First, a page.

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Disease Profile

Rapadilino syndrome

Prevalence estimates on Rare Medical Network websites are calculated based on data available from numerous sources, including US and European government statistics, the NIH, Orphanet, and published epidemiologic studies. Rare disease population data is recognized to be highly variable, and based on a wide variety of source data and methodologies, so the prevalence data on this site should be assumed to be estimated and cannot be considered to be absolutely correct.

<1 / 1 000 000

US Estimated

Europe Estimated

Age of onset






Autosomal dominant A pathogenic variant in only one gene copy in each cell is sufficient to cause an autosomal dominant disease.


Autosomal recessive Pathogenic variants in both copies of each gene of the chromosome are needed to cause an autosomal recessive disease and observe the mutant phenotype.


dominant X-linked dominant inheritance, sometimes referred to as X-linked dominance, is a mode of genetic inheritance by which a dominant gene is carried on the X chromosome.


recessive Pathogenic variants in both copies of a gene on the X chromosome cause an X-linked recessive disorder.


Mitochondrial or multigenic Mitochondrial genetic disorders can be caused by changes (mutations) in either the mitochondrial DNA or nuclear DNA that lead to dysfunction of the mitochondria and inadequate production of energy.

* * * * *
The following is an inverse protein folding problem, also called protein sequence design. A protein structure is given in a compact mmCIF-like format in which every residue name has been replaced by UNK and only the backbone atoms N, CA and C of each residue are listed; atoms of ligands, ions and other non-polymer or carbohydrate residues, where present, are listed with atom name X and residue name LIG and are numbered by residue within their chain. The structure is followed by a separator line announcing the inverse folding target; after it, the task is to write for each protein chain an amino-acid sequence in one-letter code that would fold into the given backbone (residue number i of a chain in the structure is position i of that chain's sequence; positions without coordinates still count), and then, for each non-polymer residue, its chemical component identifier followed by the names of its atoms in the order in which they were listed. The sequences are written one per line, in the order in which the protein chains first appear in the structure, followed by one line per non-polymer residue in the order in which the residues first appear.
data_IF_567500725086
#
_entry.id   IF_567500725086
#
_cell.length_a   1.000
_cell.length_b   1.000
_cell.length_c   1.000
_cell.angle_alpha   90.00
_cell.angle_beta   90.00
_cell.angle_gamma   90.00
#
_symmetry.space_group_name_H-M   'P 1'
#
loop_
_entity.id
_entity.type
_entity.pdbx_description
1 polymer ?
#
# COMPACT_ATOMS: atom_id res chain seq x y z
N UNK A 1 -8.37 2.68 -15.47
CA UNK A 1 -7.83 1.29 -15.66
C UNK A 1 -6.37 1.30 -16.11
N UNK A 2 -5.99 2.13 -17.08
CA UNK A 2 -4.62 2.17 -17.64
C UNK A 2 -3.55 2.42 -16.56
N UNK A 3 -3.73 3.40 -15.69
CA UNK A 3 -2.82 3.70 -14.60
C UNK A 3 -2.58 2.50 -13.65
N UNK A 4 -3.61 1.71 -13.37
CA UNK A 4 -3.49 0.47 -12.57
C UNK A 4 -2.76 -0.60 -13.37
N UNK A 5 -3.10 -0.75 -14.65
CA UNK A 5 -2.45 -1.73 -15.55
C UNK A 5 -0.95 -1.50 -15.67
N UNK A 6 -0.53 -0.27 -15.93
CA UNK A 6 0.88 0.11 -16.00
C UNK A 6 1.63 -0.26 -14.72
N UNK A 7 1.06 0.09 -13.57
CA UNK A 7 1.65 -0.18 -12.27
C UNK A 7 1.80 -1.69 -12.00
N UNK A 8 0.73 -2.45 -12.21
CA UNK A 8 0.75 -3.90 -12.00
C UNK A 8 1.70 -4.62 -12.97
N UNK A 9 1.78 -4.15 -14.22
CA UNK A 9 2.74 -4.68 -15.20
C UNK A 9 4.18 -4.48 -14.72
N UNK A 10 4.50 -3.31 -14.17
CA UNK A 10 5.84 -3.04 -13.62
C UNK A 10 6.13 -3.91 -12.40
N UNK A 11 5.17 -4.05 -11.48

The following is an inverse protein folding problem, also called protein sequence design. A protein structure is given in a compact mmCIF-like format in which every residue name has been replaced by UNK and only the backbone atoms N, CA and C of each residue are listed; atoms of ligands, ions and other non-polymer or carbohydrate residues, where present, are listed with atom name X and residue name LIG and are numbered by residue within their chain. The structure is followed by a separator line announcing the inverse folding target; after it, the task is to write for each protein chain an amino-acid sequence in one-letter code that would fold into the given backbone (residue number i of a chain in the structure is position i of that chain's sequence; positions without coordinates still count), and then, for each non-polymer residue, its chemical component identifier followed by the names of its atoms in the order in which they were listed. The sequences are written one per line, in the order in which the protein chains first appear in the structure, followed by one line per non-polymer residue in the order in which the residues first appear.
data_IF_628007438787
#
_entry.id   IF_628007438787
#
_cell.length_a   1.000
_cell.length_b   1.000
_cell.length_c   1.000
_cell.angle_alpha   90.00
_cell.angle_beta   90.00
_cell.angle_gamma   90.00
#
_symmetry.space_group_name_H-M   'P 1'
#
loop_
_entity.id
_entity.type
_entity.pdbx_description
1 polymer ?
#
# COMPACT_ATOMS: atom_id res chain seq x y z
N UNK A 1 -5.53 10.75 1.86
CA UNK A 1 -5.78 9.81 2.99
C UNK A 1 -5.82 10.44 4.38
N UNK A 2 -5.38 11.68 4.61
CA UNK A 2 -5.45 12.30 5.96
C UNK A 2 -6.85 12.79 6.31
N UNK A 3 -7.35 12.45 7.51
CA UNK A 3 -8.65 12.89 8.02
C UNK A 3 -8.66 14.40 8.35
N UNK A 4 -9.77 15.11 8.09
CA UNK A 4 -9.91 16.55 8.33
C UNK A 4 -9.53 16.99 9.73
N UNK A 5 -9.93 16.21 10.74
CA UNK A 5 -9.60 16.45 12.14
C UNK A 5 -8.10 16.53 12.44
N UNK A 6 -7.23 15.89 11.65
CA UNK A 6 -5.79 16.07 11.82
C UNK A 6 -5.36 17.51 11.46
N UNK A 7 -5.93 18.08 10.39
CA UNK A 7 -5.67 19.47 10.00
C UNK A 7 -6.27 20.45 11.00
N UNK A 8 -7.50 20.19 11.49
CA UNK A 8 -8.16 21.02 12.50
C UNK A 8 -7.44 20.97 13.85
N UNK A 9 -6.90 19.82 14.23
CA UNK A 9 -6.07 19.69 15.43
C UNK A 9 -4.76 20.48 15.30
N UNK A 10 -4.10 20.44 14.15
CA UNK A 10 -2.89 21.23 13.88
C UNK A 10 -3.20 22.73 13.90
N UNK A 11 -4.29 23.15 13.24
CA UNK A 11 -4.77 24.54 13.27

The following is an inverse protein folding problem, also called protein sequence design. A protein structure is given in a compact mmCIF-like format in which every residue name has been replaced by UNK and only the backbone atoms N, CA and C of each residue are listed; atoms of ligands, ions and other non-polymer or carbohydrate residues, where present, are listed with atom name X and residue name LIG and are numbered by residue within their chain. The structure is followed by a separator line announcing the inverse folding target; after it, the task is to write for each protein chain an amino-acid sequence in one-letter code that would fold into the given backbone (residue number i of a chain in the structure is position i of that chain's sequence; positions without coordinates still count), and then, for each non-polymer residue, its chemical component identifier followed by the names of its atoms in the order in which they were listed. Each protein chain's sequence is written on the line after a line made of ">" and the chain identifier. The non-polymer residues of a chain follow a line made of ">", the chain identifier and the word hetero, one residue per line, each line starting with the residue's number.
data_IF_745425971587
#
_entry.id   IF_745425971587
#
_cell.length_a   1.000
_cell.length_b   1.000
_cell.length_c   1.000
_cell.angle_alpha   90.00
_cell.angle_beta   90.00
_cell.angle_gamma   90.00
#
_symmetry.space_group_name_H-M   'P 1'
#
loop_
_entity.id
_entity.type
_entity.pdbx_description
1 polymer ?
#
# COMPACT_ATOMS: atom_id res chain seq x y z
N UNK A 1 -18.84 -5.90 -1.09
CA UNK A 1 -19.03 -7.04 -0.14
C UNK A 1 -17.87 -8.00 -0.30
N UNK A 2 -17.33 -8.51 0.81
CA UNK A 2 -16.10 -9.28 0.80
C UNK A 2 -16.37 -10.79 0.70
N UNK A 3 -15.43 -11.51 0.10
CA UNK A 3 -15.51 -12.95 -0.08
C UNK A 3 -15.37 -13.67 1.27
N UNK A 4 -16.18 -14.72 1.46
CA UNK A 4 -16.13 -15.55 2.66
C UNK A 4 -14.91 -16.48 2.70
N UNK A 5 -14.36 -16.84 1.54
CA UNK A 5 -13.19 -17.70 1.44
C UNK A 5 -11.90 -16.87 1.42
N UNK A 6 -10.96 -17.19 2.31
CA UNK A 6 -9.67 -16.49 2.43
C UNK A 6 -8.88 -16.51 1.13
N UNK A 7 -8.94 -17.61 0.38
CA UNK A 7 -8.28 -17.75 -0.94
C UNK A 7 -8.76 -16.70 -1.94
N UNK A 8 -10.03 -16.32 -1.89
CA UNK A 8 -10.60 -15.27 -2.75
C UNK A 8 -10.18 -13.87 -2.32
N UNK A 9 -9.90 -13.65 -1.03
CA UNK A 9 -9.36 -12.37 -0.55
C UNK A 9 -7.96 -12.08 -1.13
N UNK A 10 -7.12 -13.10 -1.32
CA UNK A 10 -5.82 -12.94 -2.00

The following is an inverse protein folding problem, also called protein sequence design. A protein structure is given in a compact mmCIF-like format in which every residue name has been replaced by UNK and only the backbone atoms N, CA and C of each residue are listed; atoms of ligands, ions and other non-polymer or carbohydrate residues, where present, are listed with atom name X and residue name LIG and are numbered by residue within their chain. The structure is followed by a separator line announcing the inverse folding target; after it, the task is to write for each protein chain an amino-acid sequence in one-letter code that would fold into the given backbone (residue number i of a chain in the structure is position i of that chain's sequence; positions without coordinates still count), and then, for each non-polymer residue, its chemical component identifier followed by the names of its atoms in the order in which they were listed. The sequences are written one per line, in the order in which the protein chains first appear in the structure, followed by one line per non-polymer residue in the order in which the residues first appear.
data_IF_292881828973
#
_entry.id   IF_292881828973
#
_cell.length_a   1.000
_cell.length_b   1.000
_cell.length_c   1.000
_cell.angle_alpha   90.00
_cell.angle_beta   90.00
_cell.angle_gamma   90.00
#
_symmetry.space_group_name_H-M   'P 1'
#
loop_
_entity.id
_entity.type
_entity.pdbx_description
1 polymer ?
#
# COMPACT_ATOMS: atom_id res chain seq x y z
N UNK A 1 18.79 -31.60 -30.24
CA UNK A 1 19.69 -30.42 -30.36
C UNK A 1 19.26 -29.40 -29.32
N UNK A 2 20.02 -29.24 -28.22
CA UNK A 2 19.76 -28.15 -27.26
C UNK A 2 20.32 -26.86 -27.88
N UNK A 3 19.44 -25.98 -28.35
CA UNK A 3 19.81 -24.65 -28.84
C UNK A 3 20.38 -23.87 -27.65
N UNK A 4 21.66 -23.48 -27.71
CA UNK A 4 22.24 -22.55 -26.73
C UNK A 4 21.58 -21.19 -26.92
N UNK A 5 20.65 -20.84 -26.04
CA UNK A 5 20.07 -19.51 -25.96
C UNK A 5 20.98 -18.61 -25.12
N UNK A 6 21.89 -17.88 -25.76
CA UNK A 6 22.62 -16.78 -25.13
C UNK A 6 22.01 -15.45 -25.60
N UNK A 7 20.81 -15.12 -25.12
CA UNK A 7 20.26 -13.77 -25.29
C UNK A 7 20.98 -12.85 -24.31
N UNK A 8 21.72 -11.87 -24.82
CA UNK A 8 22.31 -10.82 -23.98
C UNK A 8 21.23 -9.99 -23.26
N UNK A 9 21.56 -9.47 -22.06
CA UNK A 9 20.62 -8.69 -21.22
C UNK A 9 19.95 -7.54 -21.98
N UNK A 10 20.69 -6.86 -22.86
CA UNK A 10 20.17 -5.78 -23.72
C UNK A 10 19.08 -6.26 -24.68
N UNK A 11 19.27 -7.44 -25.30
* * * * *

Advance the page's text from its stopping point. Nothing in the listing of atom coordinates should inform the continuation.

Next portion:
Multigenic or multifactor Inheritance involving many factors, of which at least one is genetic but none is of overwhelming importance, as in the causation of a disease by multiple genetic and environmental factors.


Not applicable


Other names (AKA)

Radial and patellar aplasia; Radial and patellar hypoplasia; Absent thumbs, dislocated joints, long face with narrow palpebral fissures, long slender nose, arched palate


Congenital and Genetic Diseases; Ear, Nose, and Throat Diseases; Mouth Diseases;


The following summary is from Orphanet, a European reference portal for information on rare diseases and orphan drugs.

Orpha Number: 3021

A rare syndrome for which the acronym indicates the principal signs: RA for radial ray defect, PA for both patellae hypoplasia or aplasia and cleft or highly arched palate, DI for diarrhea and dislocated joints, LI for little size and limb malformations, NO for long, slender nose and normal intelligence.

Prevalence is unknown, but the disease is rare. It was first described in families originating from different parts of Finland, but non-Finnish cases were later identified.

Clinical description
Growth delay is both preand postnatal. It is aggravated by feeding problems and diarrhea of no known cause.